How CRE Tech can affect this pillar: Real time budget tracking and monitoring is one of the clearest applications for smart building technology. By receiving information from the physical asset via IoT sensors, and reducing the chances for errors and omissions in reporting, asset managers can benefit from a more real-time and more accurate reporting regime.

Functional applications, like automated accounts payable / receivable and streamlined leasing management, are already making asset and property managers’ day-to-day lives easier by automating simple, repetitive tasks. More deeply integrated proptech can provide invaluable business intelligence, both externally, in conducting market research and reducing market opacity; and internally, in identifying the leaders and laggards in a portfolio. As these tools become more advanced, they are likely to become indispensable to executives in commercial real estate.


The truth about asset management, is that while their financial output is what they are graded on, they really depend on well performing staff to commercial buildings running every day, making this the second, and often overlooked, pillar of asset management. New tools that save building teams time, stream new insight and information to reduce hours spent on collecting information, and surface new insights about the performance of an asset when staff need it most.

How CRE Tech can affect this pillar: Specialized digital tools can go a long way towards both empowering building teams with better real-time context about the status of their properties, and streamline reporting and oversight. IoT and machine learning technologies enable real-time monitoring to eliminate the frustrations of human error that comes with accurately generating invoices for tenants based on utility usage, enable staff to be responsive and reactive before tenant comfort is compromised, and streamline upward reporting of property conditions. Advances in machine learning and data science can help engineers and operators identify optimal sequences for their building equipment and handle the many variables.

These measures keep property expenses down, but perhaps more importantly, fosters a data-driven workforce and shift to a culture that is now empowered by real-time information. Communication tools help facilitate better team collaboration, improve internal reporting and decrease response times to tenant requests.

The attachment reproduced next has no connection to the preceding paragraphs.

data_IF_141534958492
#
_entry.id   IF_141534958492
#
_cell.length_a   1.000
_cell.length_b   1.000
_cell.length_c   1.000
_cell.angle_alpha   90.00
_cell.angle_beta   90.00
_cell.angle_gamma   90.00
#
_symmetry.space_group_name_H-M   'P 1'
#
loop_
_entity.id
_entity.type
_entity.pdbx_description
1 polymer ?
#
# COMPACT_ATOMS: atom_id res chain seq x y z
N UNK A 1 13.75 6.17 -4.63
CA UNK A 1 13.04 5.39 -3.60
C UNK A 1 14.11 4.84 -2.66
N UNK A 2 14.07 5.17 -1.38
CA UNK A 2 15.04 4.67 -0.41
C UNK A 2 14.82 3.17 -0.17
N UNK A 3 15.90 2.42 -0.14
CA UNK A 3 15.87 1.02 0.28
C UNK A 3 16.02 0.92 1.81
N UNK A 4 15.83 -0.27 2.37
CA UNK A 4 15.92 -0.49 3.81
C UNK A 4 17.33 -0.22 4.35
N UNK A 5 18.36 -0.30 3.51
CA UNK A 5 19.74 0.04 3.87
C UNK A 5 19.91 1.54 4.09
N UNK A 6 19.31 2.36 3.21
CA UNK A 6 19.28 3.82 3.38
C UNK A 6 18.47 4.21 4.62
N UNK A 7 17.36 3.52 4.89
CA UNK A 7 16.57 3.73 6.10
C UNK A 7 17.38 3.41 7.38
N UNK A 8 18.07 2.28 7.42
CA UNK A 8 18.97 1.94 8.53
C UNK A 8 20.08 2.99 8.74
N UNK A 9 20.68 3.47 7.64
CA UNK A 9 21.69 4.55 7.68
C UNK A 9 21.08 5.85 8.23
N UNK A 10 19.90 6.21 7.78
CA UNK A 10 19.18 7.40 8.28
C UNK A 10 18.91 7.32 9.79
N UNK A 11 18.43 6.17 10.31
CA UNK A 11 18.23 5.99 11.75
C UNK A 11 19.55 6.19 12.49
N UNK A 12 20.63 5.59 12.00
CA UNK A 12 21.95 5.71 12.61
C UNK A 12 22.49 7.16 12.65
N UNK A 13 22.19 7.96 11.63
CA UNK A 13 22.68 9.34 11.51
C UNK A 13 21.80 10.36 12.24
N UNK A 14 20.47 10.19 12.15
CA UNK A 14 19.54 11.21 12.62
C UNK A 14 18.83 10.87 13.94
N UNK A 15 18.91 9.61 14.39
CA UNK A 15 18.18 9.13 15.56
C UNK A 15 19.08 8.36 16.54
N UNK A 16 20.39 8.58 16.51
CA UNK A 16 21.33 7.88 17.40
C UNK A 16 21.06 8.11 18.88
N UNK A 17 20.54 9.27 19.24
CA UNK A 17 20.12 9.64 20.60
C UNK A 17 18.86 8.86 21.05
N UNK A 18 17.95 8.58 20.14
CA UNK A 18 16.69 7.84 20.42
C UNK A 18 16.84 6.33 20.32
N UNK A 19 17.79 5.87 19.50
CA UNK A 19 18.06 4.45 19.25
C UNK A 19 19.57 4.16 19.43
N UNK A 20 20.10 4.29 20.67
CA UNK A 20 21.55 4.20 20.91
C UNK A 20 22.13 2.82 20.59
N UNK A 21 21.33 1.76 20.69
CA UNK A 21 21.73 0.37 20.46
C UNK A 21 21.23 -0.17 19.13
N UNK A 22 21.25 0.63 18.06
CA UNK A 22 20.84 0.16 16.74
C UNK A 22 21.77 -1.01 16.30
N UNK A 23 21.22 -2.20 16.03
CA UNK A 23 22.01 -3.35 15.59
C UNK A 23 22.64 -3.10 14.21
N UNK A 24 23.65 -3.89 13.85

Commercial buildings account for about 16 percent of U.S. carbon emissions and roughly the same portion of electricity consumption. According to U.S. Department of Energy estimates, almost 30 percent of that energy is consumed unnecessarily; in other words, it’s wasted.

That’s a problem for everyone. In addition to its contribution to climate change, wasted energy represents tens of thousands of dollars a year in avoidable losses for asset managers and their tenants. Minimizing energy waste is therefore a core focus of asset management; virtually no building constructed after the invention of the chimney has been designed without taking energy use into account. Other utilities, like water, gas and steam, make up less of the average building’s expenses, but nonetheless follow similar patterns.

How CRE Tech can affect this pillar: Today, utility performance optimization is a sophisticated process, one that incorporates granular data monitoring, strategic investments, operations planning around tariff schedules and ongoing tenant outreach efforts. So it’s not surprising that this is an area that is especially ripe for disruption: There is a ready and waiting market for smart building technology that simplifies these processes.

IoT sensors can pull data from utility meters into the cloud in real time, and at a significant discount to traditional technologies. That data can then be used to plan operations, measure the impact of a new investment, alert tenants to consumption patterns and more easily conduct sustainability reporting. With the addition of a few other data points and a little machine learning, it’s even possible for proptech platforms to make direct recommendations, like when a building should be started up or how consumption should be shifted to avoid peak load charges.